Archive Category : Commentary: Commentary Previously Published By Others

Community choice programs are not delivering on clean energy for California

Eighteen years ago, California was faced with rolling blackouts and a major energy crisis. It may not seem like it, Read More →

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California will require solar panels on all new homes. That’s not necessarily a good thing.

The California Energy Commission (CEC) recently voted 5-0 to add some new provisions to the state’s building code. Among them Read More →

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To Be a True Climate Leader, California Must Show the World How to Stop Using Fossil Fuels — Period

Renewable Energy World, April 10, 2018 California is a renowned global leader on climate and clean energy policy, but risks Read More →

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California keeps breaking solar records. How long before it’s a problem?

Less than 2 percent of U.S. electricity comes from the sun. But last week, on a cool Sunday afternoon when there Read More →

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How California Can Avoid Throwing Away Solar Energy

Why would anyone even consider shutting down as much as 80 percent of California’s giant solar power plants, which cost Read More →

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California Has Too Much Solar Power — And That’s a Good Thing

No business wants to create a solution in search of a problem, particularly in the slow-changing energy industry. Instead, businesses want to find solutions for problems that exist and create ways to make money off their solutions. Enter the exigent problem California is facing: it has too much solar energy. Read More →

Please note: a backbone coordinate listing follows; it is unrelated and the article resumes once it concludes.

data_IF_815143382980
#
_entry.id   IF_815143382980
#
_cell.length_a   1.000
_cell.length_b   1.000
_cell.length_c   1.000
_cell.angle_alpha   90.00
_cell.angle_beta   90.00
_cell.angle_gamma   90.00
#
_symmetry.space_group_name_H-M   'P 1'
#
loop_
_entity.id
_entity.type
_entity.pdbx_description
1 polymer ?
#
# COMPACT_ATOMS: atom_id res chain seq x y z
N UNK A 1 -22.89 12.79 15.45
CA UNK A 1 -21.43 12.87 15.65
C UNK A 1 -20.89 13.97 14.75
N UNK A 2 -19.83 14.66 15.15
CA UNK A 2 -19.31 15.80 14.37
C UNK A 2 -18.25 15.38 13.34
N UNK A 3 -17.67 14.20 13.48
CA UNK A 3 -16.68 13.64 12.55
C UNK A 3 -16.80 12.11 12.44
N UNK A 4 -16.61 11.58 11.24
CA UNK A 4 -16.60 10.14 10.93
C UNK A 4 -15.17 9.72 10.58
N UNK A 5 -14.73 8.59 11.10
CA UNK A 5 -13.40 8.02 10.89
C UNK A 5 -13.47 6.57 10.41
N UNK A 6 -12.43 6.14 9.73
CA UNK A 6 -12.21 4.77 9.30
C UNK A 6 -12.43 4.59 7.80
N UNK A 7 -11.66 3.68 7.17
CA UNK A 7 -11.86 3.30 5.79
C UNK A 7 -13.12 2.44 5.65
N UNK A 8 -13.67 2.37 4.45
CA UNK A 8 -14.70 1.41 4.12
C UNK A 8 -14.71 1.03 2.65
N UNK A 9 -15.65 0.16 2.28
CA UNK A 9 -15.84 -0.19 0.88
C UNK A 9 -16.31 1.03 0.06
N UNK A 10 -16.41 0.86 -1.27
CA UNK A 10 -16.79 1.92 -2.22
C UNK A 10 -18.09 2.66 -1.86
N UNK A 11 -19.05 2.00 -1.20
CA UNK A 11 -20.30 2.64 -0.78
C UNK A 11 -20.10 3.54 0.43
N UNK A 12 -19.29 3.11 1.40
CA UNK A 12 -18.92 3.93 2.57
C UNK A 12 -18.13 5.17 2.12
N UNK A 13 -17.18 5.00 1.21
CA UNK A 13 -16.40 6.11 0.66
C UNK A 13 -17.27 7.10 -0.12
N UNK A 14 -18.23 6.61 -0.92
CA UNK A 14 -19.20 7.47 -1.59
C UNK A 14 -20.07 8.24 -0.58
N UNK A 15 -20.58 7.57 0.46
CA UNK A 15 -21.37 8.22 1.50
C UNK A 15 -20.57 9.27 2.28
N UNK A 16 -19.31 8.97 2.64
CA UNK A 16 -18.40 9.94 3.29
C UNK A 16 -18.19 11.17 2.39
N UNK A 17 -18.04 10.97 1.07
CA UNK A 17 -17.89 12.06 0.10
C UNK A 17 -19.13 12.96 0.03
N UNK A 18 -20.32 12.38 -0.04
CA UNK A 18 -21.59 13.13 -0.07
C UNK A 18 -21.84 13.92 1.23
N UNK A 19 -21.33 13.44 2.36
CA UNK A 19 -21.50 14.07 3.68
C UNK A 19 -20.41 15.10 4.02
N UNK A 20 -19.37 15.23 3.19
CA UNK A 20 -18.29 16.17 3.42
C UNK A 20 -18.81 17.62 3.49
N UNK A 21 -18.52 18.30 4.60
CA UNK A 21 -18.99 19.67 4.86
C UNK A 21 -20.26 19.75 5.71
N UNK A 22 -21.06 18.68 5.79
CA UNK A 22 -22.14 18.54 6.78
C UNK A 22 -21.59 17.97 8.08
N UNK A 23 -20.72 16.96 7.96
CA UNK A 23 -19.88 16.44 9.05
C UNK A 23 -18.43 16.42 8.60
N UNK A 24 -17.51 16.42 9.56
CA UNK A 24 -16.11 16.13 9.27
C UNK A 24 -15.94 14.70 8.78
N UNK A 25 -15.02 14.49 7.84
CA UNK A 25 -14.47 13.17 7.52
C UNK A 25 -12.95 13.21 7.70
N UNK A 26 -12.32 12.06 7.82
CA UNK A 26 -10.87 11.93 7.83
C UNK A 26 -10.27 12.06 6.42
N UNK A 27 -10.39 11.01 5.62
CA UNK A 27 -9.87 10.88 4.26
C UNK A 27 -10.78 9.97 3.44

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How California Blackouts Will Make Solar and Batteries A National Story

By Bill Roth, Triple Pundit

California again faces potential blackouts. This time it is tied to a natural gas storage facility called Aliso Canyon owned by Sempra Energy’s Southern California Gas. The site’s ability to deliver energy was crippled by a natural gas leak described as an ecological disaster comparable to the BP oil rig explosion. State officials worry that this key facility will not be able to deliver sufficient supplies to California’s natural gas generating plants during summer peak electricity demands. Read More →

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The Perils of Wholesale Distributed Generation: Can California Live Up to Its Promise?

By Tam Hunt (Community Renewable Solutions LLC), Greentech Media

There has been a lot of excitement about the promise of wholesale distributed generation in California in recent years. But the state still hasn’t lived up to its promise. Wholesale distributed generation (DG) refers to front-of-meter systems (typically sized between 1 megawatt and 20 megawatts) that sell power directly to the utility or a third-party offtaker. This is an important market niche that remains underdeveloped. Read More →

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Smug About Your Solar Roof? Not So Fast

By Severin Borenstein (Professor, UC Berkeley), The Los Angeles Times

If you’ve installed solar panels on your roof and feel aglow with environmental virtue, you may be in for a rude awakening. There’s a good chance someone else has purchased your halo and is wearing it right now. In most states (including California), rooftop solar panels earn Renewable Energy Certificates, which quantify how much clean electricity they produce. But if panels are leased or installed under a power purchase agreement, it’s the “third-party owner” — not the homeowner — who gets those certificates. Read More →

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A Sunny Future for Utility-Scale Solar

By John Finnigan, The Energy Collective

Utility-scale solar and distributed solar both have an important role to play in reducing greenhouse emissions, and both have made great strides in the past year. Utility-scale solar is reaching “grid parity” (i.e., cost equivalency) with traditional generation in more areas across the country, and solar received a major boost when the federal tax incentive was recently extended through 2021. Read More →

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